Herb latin name: Hedychium spicatum


Family: Zingiberaceae (Ginger Family)



Medicinal use of Hedychium spicatum:

The rootstock is carminative, emmenagogue, expectorant, stimulant, stomachic and tonic. It is useful in the treatment of liver complaints, and is also used in treating fevers, vomiting, diarrhoea, inflammation, pains and snake bite. The root is used in Tibetan medicine, it is said to have an acrid taste and heating potency. It is digestive, stomachic and vasodilator. It is used in the treatment of indigestion and poor circulation due to thickening of the blood.

Description of the plant:



Plant:
Perennial


Height:
150 cm
(5 feet)

Flovering:
October


Scent:
Scented
Perennial

Habitat of the herb:

Forest clearings, shrubberies, 1800 - 2800 metres from Himachal Pradesh to Arunachal Pradesh.

Edible parts of Hedychium spicatum:

Fruit - cooked. Eaten in savoury dishes with lentils.

Other uses of the herb:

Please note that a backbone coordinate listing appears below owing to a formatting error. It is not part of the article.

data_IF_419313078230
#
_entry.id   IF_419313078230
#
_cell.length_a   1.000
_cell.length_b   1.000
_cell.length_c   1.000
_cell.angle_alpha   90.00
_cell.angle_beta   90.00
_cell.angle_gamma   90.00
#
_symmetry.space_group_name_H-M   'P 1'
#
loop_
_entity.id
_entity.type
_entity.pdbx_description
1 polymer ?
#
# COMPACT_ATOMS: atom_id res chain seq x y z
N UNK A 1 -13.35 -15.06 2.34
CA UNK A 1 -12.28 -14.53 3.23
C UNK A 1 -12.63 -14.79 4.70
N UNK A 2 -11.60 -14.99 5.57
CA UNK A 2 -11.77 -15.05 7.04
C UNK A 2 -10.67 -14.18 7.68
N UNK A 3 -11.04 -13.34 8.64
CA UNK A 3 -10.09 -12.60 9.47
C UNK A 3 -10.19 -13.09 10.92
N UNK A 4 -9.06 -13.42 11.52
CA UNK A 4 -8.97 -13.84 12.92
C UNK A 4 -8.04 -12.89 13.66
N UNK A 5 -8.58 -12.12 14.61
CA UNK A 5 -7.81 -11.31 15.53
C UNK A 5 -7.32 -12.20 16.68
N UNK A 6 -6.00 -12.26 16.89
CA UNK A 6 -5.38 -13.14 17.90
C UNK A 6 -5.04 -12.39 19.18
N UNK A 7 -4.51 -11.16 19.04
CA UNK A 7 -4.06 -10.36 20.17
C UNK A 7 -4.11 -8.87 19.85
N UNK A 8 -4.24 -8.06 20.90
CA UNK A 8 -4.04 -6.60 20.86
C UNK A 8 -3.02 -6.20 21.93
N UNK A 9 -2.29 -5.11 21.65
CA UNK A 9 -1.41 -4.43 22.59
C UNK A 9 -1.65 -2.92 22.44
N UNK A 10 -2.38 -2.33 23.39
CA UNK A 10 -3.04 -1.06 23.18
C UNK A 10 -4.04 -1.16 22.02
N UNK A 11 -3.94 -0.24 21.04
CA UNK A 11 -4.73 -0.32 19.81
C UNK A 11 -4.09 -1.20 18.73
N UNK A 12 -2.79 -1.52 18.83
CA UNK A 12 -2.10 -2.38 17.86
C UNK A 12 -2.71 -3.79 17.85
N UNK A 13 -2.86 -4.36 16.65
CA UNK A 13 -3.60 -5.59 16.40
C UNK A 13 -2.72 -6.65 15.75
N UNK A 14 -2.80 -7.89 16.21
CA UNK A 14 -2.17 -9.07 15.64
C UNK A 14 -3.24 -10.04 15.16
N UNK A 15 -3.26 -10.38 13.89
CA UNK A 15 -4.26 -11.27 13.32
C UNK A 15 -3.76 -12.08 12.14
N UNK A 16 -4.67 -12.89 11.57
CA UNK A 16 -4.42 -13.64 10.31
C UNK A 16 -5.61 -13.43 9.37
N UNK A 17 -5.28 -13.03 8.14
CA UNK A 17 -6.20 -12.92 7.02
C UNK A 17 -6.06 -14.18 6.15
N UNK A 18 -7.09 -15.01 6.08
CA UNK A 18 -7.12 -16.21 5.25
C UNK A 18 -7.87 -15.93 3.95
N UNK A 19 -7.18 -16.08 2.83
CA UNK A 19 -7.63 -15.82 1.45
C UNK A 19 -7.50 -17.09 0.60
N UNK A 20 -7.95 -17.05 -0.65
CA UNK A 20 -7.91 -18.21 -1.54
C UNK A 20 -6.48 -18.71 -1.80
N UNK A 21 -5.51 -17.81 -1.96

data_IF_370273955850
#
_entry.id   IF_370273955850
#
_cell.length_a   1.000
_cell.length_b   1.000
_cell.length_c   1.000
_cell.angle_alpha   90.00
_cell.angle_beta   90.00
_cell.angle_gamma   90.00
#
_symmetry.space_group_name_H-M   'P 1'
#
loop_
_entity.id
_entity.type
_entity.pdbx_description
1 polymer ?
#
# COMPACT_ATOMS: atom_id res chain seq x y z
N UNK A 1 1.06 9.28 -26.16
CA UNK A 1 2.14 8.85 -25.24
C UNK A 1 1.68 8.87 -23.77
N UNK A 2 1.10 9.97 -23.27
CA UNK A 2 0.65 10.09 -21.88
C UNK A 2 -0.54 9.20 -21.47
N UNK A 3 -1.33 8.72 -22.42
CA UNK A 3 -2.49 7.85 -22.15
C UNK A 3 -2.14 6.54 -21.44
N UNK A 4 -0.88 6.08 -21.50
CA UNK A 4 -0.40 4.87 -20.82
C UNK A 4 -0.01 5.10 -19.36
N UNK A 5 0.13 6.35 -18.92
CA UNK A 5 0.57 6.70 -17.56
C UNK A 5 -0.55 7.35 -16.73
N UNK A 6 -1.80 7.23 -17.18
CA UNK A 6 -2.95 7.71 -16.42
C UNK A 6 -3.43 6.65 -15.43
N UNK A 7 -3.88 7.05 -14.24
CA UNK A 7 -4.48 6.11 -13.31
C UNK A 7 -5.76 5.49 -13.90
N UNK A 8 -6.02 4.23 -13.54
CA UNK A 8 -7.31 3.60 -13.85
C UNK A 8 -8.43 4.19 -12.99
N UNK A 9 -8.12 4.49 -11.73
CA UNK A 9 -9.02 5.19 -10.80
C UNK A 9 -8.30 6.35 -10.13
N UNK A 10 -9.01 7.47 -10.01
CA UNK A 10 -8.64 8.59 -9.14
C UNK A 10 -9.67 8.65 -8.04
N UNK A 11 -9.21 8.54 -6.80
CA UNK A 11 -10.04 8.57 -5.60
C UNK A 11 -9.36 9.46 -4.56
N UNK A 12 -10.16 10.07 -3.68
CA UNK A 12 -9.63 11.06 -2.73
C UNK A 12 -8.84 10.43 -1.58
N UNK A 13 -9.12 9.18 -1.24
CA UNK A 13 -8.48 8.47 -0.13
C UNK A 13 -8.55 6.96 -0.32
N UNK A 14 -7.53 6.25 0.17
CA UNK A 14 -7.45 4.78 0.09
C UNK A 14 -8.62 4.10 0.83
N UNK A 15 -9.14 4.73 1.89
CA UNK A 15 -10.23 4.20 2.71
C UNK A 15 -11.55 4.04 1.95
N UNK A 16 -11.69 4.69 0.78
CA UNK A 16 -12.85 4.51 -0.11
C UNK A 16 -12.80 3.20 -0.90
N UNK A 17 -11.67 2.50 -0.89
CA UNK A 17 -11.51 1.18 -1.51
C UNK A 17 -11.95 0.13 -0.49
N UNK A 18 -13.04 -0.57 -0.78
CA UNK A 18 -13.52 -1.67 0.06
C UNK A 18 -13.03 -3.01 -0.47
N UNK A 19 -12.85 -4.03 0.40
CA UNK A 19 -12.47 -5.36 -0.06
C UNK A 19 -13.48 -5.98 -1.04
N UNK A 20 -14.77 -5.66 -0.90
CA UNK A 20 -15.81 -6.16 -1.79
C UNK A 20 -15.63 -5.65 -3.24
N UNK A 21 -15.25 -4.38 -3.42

The rootstock yields 4% essential oil. This oil, which has a scent somewhat like hyacinths, is so powerful that a single drop will render clothes highly perfumed for a considerable period. The dried root is burnt as an incense.

Propagation of Hedychium spicatum:

Seed - best sown as soon as it is ripe in a warm greenhouse at 18C. Prick out the seedlings into individual pots when they are large enough to handle and grow them on for at least their first winter in the greenhouse. Plant out in late spring after the last expected frosts. Division as growth commences in the spring. Dig up the clump and divide it with a sharp spade or knife, making sure that each division has a growing shoot. Larger clumps can be planted out direct into their permanent positions, but it is best to pot up the smaller divisions and grow them on in a greenhouse until they are established. Plant them out in the summer or late in the following spring.

Cultivation of the herb:

Forest clearings, shrubberies, 1800 - 2800 metres from Himachal Pradesh to Arunachal Pradesh.

Known hazards of Hedychium spicatum:

None known

Plant information taken from the Plants For A Future.